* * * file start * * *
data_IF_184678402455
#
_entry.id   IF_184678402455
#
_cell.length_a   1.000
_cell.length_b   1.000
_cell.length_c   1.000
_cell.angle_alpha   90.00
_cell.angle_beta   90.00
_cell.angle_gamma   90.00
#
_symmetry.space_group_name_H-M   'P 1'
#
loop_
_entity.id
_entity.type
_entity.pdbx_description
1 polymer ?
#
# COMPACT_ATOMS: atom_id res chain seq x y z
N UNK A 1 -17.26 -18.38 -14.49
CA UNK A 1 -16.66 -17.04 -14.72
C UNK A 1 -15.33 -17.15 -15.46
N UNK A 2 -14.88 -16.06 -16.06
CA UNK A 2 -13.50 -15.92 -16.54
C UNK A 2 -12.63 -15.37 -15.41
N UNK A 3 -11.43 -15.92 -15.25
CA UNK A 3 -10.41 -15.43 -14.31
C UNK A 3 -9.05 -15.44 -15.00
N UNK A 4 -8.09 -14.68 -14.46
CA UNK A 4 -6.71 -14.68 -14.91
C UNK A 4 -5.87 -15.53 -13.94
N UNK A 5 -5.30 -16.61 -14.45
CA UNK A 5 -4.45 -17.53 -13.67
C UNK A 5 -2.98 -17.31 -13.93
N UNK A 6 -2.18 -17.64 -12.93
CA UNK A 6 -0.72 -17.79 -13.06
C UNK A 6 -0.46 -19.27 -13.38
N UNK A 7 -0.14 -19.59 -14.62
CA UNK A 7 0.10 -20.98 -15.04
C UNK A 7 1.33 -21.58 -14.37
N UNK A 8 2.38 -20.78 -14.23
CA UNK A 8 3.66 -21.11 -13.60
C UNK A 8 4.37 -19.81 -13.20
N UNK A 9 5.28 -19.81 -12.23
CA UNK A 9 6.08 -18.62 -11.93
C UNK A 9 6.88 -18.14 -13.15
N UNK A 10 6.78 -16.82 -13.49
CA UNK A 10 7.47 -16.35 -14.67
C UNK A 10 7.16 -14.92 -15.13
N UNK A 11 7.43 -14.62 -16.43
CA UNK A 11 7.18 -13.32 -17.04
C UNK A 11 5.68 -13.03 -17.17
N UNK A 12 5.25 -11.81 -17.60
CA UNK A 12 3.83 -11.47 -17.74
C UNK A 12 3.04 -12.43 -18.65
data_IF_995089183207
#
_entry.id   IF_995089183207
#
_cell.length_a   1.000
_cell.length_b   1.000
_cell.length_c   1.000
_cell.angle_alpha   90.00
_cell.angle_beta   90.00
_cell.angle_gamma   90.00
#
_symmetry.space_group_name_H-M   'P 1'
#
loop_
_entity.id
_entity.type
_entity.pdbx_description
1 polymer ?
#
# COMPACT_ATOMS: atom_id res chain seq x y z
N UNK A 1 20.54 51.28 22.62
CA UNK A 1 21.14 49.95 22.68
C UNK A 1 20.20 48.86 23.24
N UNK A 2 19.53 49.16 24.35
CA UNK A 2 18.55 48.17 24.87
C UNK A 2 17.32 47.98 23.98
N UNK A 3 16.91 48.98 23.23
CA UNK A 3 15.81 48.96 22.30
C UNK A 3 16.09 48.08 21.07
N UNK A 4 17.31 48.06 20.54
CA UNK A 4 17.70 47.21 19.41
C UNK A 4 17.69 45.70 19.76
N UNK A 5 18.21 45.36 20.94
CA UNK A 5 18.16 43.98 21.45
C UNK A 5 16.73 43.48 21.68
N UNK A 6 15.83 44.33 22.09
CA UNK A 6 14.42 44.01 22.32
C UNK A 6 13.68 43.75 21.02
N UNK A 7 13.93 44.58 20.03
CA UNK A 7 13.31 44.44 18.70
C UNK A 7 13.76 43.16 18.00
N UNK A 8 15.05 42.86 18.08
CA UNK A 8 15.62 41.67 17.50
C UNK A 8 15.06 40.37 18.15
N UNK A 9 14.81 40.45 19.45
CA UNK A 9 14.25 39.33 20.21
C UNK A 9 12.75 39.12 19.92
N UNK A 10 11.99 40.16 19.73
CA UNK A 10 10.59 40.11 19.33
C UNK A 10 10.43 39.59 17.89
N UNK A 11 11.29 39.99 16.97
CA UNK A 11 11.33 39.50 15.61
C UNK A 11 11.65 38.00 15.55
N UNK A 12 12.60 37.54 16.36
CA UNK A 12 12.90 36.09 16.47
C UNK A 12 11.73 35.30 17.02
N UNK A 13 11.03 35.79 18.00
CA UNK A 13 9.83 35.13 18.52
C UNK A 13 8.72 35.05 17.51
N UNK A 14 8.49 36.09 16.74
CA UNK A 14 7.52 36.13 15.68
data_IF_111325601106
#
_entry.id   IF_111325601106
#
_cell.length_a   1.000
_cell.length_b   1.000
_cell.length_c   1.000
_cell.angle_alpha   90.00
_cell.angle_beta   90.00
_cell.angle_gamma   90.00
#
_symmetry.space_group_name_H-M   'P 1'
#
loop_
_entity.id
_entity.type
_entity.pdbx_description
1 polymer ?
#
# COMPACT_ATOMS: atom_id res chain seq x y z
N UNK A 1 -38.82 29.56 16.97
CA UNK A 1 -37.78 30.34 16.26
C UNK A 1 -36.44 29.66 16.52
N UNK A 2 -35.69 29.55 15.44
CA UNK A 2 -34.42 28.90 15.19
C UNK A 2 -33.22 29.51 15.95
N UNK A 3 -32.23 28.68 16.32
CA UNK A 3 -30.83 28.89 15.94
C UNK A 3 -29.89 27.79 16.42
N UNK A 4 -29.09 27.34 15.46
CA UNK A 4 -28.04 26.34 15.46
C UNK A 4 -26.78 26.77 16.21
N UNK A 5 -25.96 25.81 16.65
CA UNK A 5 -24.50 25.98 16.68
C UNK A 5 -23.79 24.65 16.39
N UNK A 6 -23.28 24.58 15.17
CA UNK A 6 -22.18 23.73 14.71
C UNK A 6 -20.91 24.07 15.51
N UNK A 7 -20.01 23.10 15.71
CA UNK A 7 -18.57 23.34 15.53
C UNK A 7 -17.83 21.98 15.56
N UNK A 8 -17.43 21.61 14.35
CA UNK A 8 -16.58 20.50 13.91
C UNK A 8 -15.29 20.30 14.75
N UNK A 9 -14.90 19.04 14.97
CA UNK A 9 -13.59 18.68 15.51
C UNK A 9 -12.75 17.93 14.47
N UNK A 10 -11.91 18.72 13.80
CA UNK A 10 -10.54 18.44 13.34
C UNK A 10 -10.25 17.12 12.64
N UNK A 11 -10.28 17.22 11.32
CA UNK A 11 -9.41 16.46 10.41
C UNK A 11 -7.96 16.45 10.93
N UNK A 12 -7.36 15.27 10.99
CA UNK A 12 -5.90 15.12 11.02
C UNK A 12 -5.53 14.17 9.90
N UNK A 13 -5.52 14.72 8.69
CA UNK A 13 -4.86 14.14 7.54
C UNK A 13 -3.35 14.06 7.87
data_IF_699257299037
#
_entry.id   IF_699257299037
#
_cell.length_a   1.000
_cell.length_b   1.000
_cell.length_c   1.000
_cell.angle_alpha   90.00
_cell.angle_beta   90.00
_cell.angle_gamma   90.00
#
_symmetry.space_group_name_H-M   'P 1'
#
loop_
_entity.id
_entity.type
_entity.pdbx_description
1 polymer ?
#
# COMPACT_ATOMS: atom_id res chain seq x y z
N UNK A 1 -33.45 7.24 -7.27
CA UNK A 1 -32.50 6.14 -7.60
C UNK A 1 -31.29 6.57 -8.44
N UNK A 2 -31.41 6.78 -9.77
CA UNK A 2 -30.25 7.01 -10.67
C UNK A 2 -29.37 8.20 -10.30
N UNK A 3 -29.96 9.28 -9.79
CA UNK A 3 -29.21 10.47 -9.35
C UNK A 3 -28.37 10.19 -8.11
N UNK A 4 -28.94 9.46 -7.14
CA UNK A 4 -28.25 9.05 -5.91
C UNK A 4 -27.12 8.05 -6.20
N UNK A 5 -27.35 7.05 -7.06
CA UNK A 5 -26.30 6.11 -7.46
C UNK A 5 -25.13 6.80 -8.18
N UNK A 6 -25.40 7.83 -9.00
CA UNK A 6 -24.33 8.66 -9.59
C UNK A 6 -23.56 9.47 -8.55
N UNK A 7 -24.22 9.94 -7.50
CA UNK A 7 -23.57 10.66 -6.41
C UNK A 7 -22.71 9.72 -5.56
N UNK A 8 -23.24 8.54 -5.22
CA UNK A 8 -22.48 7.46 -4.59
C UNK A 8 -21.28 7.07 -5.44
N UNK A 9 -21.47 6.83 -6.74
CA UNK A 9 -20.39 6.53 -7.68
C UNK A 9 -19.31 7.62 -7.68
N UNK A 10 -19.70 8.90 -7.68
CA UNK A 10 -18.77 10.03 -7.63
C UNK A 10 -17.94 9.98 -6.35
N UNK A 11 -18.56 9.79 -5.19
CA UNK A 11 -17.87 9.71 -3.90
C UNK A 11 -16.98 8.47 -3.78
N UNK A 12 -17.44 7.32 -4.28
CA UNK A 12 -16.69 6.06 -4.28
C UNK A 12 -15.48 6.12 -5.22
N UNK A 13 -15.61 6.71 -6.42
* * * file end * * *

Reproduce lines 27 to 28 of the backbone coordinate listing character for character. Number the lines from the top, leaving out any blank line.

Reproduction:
N UNK A 3 -11.43 -15.92 -15.25
CA UNK A 3 -10.41 -15.43 -14.31